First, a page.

Blog: A whale of a story one line at a time

As spring buying kicks into gear, PHD Canada's Rob Young breaks down Let's Talk TV into bite-sized pieces.


By: Rob Young

Have you read Moby Dick? Don’t worry if you haven’t – you’ve heard about it, right? Captain Ahab tries to kill a white whale because he’s insane but the effort ends with his own death – and that of his crew. Only Ishamael survives to tell the tale, the conclusion of which is foreshadowed from the start.

Creating a one-line synopsis of a long and complex story is challenging. And while a lot of nuance is lost in summarizing, the “one liner” gives us the core essence of the matter when time is precious and sparse.

In that spirit – for those readers who need to know “just enough, but not too much” about the Let’s Talk TV review and its impact on Canada’s TV business – I’ve created a one-line synopsis of the key CRTC decisions.

Why revisit it now? These “decisions” are in the process of being activated this fall, including the set-top box working group and arrival of pick-and-pay pricing in early 2016. Since media buyers are currently working on spring 2016, the time is right to take another look at the long list of changes the CRTC has undertaken for Canadian broadcasting.

In the interest of time I’ll skip the part about how the CRTC regulates all Canadian broadcasting and telecommunications activities and enforces rules it creates to carry out the policies assigned to it; the best-known of these being Canadian content rules. Let’s also skim over the part about how the chairman and chief executive officer Jean-Pierre Blais wants to give Canadian viewers even “more control over the choice in, and affordability of, their services.”

And I’m sure you’re all familiar with last fall’s public hearings that represented the third and final phase of the CRTC’s conversation (Let’s Talk TV) that produced all these new regulations.

So let’s get right to some of the CRTC decision one-liners.

Over-the-air transmissions, Decision 2015-24, (Jan 29, 2015)

It doesn’t matter that people don’t use rabbit ears that much, you all know that over-the-air is free, so broadcasters, you better keep giving the good people of Canada these freebie over-the-air signals or we’ll pull your station off basic cable and cut off your simulcasting privileges.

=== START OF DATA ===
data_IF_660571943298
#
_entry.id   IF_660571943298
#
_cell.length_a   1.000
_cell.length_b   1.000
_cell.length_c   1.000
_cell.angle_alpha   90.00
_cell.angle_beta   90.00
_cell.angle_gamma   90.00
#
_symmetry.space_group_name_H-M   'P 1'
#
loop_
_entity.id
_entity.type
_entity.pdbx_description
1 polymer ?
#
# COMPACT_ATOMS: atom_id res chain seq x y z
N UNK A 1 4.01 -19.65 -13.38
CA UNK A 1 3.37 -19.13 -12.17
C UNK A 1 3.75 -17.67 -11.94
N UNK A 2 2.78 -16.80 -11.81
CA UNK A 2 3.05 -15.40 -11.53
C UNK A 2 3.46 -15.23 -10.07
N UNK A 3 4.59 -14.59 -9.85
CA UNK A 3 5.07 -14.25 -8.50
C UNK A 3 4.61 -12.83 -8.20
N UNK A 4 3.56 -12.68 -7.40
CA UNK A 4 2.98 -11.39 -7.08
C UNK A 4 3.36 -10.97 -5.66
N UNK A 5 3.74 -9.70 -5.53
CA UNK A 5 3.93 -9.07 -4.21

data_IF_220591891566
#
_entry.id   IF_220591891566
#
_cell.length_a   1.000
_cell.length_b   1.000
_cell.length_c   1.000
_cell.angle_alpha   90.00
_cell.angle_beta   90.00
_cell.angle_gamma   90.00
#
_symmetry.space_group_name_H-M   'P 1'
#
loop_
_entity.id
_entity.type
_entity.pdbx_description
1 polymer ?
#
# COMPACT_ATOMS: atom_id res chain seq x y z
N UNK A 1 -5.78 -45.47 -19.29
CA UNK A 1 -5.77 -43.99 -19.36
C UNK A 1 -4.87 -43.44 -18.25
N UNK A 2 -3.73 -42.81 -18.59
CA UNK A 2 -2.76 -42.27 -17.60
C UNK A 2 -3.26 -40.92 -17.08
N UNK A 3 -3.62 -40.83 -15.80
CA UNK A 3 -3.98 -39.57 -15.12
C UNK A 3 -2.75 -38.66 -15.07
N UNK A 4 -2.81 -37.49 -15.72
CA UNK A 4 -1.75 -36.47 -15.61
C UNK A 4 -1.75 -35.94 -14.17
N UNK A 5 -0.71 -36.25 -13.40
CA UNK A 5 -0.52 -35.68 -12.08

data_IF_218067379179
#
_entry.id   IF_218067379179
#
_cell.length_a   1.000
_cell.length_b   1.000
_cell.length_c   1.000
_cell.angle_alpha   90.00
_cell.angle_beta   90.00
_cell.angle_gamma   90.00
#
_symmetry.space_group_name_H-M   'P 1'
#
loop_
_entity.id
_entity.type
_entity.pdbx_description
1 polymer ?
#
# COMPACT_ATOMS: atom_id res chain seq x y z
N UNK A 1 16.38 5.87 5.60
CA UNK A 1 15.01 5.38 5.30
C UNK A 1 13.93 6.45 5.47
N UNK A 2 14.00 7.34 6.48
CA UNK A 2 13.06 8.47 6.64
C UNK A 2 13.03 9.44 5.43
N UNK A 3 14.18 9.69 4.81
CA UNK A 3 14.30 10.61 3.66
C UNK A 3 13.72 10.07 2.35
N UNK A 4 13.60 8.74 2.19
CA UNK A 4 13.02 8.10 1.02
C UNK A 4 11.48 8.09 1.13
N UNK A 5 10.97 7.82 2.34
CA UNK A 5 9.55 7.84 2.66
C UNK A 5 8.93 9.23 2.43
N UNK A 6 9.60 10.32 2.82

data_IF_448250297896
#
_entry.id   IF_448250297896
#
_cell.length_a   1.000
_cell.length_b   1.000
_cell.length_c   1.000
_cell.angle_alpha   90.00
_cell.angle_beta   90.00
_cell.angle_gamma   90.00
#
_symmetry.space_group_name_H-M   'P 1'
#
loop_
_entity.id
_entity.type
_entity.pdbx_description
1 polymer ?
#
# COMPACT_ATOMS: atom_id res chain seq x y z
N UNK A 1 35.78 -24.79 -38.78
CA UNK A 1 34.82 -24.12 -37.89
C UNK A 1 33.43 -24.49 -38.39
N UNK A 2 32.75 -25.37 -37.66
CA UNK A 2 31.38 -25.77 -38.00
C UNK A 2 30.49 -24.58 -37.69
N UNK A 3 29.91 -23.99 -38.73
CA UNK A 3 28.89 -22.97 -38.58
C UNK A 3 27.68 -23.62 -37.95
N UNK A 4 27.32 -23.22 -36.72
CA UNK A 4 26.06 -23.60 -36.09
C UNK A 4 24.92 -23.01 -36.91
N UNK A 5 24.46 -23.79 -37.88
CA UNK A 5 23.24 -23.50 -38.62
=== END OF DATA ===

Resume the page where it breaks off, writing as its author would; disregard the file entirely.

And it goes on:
Local programming, Decision 2015-24 (Jan. 29, 2015)

We know local TV programming is really, really expensive to produce relative to revenue potential, but you broadcasters have enough money so please stop complaining about this and we promise to look into this again sometime soon.

Simultaneous substitution, Decision 2015-25, (Jan. 29, 2015)

We’re going to allow you broadcasters to continue simulcasting TV programs for the time being because we know it’s worth about $250 million, but wait for it; you can’t simulcast Super Bowl LI (February 2017) because Canadians told us they wanted to see the sexy US hamburger commercials instead of those dull old Canadian commercials even though the people can see the sexy hamburger commercials over and over and over again on the internet any time they want.

Discovering programming, Decision 2015-86, (March 12, 2015)

We’re not sure how the good people of Canada are going to discover new Canadian programs in this on-demand world and so we’re going to hold the very difficult to pronounce “Discoverability Summit” this fall – no let’s make that next year sometime – where all the stakeholders can come together and work out strategies and mechanisms and would you all please stop rolling your eyes.

Local Avails, Decision 2015-86, (March 12, 2015)

Hey cable guys – you know those four minutes an hour on the US specialty services that you use to promote stuff your company owns – well three of those four minutes (ouch) now need to be used to promote Canadian program services.

Video on demand, Decision 2015-86, (March 12, 2015)

Hey cable guys – we’ll keep our regulatory hands off you if you want to compete with Netflix with a good old made in Canada Crave/Shomi-like move and since we need to categorize these kinds of things we’ll put it under DMEO, which stands for “Digital Media Exemption Order.”

Set top box (STB) audience measurement, Decision 2015-86, (March 12, 2015)